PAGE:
A concentrated training regimen, which included yoga and other fitness classes, helped prepare the club team. For the university’s 31 club sports teams, the training involves much more than fitness, however. Lessons in leadership, teamwork, and time management are integral parts of the experience.
“Being competitive demands a lot of us,” said rugby player Paul Caron of Great Falls, Va., a spring 2013 graduate who received degrees in biological sciences and in Spanish. “We have scheduled fitness and practice sessions Monday through Thursday and sometimes on Fridays before an important match. Saturdays are match days. Sundays are mandatory rest days.”
Adding indoor fitness classes to training in the weight room and on the field is a form of cross-conditioning, which allows athletes to develop well-rounded strength, endurance, and flexibility. The rugby team also utilizes a nutritionist, while the women’s club lacrosse team takes step classes and the cycling team attends spin.
“People don’t realize the commitment a club sport takes,” said Rachael Pascale of Ashburn, Va., vice president of the women’s lacrosse club team and a rising senior majoring in mathematics in the College of Science. “The training is certainly intense alongside the demands of being a full-time student,” Pascale said. But Pascale was also referring to the administrative work that club officers have to handle, including match scheduling, travel, paperwork, and fundraising.
The recreational sports department provides support for managing finances, meeting safety requirements, and navigating university policies and procedures. But otherwise, the department requires club sports teams to be self-sufficient.
Alan Glick, assistant director for sport clubs and marketing, said the students are drawn together by the love of competition, but club officers also end up learning a lot about management. He said he often hears from alumni who have reflected on their club sports experiences and are grateful for having had the opportunity to develop leadership skills.
Current students say that the opportunity to play club sports factored into their decisions to enroll at Virginia Tech and the competition greatly influences their campus experiences.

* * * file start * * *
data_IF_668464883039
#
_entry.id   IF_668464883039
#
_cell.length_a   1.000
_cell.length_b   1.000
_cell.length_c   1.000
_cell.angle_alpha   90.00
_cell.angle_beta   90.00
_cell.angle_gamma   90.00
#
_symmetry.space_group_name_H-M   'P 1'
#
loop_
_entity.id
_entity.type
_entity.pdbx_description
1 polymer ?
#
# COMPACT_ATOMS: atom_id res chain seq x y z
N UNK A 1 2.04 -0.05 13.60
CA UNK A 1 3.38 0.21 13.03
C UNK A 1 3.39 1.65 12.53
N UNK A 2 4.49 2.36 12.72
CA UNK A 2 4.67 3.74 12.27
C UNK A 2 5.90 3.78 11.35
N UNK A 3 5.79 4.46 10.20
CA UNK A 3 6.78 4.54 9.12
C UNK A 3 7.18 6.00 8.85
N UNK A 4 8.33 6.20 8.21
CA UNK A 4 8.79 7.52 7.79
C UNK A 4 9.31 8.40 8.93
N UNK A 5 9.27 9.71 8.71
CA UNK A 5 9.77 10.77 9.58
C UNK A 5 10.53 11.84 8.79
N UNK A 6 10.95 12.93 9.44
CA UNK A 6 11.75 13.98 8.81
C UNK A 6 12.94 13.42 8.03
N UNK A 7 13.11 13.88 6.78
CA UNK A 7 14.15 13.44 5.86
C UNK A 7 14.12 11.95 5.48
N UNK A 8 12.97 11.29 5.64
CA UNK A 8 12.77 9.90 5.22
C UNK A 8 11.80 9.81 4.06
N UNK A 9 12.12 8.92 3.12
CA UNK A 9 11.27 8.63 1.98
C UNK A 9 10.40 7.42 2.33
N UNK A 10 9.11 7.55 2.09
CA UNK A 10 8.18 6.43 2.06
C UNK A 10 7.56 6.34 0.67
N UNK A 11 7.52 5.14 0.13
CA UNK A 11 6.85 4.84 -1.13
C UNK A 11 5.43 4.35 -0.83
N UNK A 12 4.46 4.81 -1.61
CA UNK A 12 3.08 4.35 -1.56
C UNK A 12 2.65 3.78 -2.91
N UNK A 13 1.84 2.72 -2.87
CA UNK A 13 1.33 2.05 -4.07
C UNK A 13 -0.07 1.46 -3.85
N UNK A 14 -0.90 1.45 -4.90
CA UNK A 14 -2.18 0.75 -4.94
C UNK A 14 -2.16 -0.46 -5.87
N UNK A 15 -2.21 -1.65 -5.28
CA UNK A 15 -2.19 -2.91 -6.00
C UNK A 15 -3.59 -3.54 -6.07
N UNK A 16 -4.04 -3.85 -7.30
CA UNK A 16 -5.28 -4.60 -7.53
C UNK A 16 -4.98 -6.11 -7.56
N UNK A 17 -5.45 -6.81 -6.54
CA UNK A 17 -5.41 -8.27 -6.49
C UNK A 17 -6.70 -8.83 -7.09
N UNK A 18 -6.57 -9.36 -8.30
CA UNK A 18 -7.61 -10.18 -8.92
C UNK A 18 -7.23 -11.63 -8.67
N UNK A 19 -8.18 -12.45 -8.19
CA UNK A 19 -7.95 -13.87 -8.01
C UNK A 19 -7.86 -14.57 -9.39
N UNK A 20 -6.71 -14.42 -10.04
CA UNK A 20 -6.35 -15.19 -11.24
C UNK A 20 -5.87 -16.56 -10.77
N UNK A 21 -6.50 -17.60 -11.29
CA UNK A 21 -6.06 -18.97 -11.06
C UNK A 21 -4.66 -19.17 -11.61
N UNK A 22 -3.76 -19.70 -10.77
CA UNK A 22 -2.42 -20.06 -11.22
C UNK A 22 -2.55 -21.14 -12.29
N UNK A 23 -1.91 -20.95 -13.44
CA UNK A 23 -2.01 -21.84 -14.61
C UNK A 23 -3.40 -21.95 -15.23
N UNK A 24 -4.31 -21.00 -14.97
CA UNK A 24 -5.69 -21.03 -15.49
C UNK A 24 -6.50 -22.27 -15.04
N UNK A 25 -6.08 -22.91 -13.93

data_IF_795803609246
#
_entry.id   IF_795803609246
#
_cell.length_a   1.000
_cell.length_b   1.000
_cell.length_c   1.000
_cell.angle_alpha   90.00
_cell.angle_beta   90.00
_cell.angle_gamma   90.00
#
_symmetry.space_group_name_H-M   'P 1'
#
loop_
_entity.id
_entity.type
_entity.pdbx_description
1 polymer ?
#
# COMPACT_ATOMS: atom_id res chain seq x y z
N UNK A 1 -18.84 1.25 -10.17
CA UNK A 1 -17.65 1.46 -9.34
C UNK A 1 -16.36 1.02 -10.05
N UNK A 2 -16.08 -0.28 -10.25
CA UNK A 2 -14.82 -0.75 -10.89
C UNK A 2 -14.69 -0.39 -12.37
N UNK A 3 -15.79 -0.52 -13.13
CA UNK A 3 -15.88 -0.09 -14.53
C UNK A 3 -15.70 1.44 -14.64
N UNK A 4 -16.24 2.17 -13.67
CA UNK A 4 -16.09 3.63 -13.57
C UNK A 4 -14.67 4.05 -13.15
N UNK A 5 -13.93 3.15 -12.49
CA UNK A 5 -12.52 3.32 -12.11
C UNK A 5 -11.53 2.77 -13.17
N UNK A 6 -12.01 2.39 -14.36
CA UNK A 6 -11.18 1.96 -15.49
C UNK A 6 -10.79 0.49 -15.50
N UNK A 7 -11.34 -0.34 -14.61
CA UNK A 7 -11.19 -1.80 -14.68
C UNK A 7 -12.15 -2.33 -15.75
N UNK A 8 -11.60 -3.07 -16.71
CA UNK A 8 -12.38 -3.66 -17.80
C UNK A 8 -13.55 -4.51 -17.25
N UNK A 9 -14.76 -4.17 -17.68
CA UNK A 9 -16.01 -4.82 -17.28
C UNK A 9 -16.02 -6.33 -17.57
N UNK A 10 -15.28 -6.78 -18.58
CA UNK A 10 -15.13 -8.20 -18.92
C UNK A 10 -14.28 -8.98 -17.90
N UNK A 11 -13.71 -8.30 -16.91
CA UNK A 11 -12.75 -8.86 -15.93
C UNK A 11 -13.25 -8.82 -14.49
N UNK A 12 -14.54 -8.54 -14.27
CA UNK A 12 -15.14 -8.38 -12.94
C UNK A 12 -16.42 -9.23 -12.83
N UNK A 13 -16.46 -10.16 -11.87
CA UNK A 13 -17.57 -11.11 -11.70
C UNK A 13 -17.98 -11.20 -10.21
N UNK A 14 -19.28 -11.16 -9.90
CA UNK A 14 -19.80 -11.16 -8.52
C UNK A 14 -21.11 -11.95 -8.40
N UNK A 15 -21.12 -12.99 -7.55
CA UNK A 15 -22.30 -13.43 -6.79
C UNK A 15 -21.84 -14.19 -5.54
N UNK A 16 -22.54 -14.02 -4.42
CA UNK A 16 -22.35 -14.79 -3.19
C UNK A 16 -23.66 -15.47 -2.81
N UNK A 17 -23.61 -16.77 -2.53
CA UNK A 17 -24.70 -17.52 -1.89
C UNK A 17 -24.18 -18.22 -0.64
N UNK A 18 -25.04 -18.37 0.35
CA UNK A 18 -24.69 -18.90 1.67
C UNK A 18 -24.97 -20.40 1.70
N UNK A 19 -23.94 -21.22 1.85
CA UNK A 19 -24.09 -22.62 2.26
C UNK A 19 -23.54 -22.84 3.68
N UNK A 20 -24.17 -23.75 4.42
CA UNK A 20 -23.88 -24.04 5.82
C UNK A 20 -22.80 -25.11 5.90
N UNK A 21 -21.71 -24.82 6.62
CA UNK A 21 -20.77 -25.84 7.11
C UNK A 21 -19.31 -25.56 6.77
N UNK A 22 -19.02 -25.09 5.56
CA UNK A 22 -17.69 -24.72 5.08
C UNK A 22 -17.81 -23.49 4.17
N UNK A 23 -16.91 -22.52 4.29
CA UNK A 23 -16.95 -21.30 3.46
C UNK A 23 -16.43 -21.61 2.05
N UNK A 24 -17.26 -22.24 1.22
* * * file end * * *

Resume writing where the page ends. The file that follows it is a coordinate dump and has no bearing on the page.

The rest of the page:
Caron said he knew since he was a child that he wanted to play rugby because his father played professionally. He wanted to play for Virginia Tech because his brother had done so. Pascale declined Division II and Division III lacrosse scholarships because Virginia Tech was her first-choice university and joining the women’s team allowed her to continue her love for the game.
Will Massey of Virginia Beach, Va., a spring 2013 graduate who received a degree in marketing management, cycled recreationally in high school. When he came to the university as a freshman, he said he immediately sought out the cycling team as a way to get involved. He said cycling has not only enriched his university experience, it has taught him time management and discipline.
Competitive cycling “made me a better student,” Massey said. “And it made me feel like I am a real part of my university. Racing for [Virginia] Tech and having strangers cheer for you because you are a Hokie is amazing.”
“A lot of students don’t want to give up the sport they played in high school, but a varsity scholarship just isn’t an option for every student-athlete. Club sports allow them to train, compete, travel, and win,” Glick saod.
And win they do. The rugby sevens team has proven that recreational sports can be a road to a national invitational tournament. Next month, players will be taking their Hokie Spirit to one such tournament, where hundreds of Hokie fans — including more than 300 who bought tickets in advance — will be cheering for another great win.
Rugby sevens is a variant of rugby in which each side has seven players instead of the usual 15 and the matches are shorter with only seven-minute halves instead of 40 minutes.
Written by Melissa Richards.